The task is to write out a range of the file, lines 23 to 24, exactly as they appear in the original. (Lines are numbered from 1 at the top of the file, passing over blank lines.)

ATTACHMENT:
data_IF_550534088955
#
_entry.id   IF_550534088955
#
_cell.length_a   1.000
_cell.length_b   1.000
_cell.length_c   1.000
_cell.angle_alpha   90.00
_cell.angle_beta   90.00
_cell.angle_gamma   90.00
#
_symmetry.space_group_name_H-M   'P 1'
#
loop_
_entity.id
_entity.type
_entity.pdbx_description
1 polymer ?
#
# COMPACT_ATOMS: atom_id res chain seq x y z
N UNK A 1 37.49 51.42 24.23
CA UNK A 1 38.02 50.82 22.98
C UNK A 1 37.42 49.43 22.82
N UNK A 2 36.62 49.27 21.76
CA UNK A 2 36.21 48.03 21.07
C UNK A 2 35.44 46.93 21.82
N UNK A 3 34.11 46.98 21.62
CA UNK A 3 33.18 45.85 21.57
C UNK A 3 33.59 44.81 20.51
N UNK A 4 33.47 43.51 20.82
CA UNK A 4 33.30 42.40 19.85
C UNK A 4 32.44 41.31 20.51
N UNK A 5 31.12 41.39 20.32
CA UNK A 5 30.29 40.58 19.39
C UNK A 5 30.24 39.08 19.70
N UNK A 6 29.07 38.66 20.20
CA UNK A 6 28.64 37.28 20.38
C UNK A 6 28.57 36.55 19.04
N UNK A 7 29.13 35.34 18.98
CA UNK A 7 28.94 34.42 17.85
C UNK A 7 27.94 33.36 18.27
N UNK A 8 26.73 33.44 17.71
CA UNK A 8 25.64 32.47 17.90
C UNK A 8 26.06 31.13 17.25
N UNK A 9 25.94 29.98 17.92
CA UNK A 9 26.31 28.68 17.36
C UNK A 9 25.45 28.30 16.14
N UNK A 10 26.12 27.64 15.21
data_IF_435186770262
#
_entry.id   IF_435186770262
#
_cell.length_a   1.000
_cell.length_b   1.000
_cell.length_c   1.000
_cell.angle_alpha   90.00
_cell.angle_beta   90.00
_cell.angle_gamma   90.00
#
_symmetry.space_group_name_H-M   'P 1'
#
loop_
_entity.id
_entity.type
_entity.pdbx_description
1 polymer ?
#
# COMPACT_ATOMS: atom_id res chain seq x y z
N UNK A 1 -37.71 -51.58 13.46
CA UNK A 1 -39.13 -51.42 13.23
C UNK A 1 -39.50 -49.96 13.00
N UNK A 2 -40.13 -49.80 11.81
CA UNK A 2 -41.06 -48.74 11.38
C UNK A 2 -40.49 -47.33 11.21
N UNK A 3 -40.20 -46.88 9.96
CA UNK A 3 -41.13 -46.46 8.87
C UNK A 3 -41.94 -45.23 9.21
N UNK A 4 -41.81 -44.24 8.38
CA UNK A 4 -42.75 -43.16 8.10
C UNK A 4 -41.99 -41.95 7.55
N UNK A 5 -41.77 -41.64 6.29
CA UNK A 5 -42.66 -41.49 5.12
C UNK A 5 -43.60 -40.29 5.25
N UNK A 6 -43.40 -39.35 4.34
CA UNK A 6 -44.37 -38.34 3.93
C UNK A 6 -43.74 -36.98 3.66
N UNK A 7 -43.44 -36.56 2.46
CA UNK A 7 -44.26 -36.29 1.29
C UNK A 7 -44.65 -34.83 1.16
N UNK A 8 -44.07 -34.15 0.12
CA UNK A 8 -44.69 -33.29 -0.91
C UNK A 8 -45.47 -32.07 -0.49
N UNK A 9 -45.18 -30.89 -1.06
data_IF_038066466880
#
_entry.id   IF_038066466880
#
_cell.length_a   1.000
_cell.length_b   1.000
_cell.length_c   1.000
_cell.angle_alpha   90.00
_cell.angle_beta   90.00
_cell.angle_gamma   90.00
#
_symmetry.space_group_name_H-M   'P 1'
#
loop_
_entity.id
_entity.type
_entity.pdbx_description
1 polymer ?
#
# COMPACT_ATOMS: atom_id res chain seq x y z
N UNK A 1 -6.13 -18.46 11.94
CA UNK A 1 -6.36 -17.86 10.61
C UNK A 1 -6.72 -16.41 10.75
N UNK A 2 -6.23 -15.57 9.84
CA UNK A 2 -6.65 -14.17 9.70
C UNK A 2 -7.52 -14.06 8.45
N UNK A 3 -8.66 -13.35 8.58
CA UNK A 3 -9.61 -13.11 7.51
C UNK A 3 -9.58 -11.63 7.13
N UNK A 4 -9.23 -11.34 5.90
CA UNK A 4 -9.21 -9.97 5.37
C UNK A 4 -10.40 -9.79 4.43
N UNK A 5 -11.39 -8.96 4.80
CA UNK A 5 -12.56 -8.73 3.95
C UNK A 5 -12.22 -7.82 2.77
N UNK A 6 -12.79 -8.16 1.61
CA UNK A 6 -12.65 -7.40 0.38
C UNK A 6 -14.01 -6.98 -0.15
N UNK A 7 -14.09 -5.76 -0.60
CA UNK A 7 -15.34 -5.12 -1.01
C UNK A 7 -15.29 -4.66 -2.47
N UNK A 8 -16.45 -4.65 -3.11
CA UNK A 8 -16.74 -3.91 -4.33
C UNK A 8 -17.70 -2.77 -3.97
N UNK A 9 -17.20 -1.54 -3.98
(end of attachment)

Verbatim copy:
C UNK A 1 37.42 49.43 22.82
N UNK A 2 36.62 49.27 21.76